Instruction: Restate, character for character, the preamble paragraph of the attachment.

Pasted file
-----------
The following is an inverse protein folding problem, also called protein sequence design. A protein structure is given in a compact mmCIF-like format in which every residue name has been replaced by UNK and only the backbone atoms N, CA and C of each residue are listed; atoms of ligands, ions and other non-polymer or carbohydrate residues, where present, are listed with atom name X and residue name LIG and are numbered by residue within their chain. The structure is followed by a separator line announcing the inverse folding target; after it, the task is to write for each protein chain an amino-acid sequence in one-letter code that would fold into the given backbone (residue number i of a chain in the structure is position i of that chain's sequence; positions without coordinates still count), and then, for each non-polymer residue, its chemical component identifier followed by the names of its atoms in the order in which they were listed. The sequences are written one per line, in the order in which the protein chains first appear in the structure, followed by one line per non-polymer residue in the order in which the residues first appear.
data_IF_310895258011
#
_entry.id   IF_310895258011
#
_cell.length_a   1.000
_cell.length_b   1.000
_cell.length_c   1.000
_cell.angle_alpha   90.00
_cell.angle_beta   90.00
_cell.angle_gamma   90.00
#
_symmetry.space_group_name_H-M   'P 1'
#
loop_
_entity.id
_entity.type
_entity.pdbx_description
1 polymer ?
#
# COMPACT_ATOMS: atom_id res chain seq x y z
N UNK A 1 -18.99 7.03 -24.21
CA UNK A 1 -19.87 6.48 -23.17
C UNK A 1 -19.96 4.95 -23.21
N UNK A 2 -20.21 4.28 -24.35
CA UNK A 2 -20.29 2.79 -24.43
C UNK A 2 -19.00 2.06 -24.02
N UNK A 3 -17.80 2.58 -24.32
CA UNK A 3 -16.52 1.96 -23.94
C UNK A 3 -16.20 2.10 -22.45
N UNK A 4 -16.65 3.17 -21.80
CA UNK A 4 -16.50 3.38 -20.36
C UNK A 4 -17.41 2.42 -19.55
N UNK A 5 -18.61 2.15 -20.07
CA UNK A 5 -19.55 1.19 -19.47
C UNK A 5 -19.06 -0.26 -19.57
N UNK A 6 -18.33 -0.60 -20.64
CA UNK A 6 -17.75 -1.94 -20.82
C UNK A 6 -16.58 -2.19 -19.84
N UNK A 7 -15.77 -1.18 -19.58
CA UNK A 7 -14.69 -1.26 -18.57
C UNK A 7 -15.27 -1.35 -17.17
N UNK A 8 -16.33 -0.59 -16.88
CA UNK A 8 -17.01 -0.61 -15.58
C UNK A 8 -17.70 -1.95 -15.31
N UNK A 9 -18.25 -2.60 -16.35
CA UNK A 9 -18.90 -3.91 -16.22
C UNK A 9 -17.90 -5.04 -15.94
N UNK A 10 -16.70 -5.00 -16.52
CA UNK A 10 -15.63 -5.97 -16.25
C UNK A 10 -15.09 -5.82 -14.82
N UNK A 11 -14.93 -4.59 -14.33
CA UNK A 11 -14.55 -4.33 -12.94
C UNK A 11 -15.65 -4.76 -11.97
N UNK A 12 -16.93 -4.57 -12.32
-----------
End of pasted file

The following is an inverse protein folding problem, also called protein sequence design. A protein structure is given in a compact mmCIF-like format in which every residue name has been replaced by UNK and only the backbone atoms N, CA and C of each residue are listed; atoms of ligands, ions and other non-polymer or carbohydrate residues, where present, are listed with atom name X and residue name LIG and are numbered by residue within their chain. The structure is followed by a separator line announcing the inverse folding target; after it, the task is to write for each protein chain an amino-acid sequence in one-letter code that would fold into the given backbone (residue number i of a chain in the structure is position i of that chain's sequence; positions without coordinates still count), and then, for each non-polymer residue, its chemical component identifier followed by the names of its atoms in the order in which they were listed. The sequences are written one per line, in the order in which the protein chains first appear in the structure, followed by one line per non-polymer residue in the order in which the residues first appear.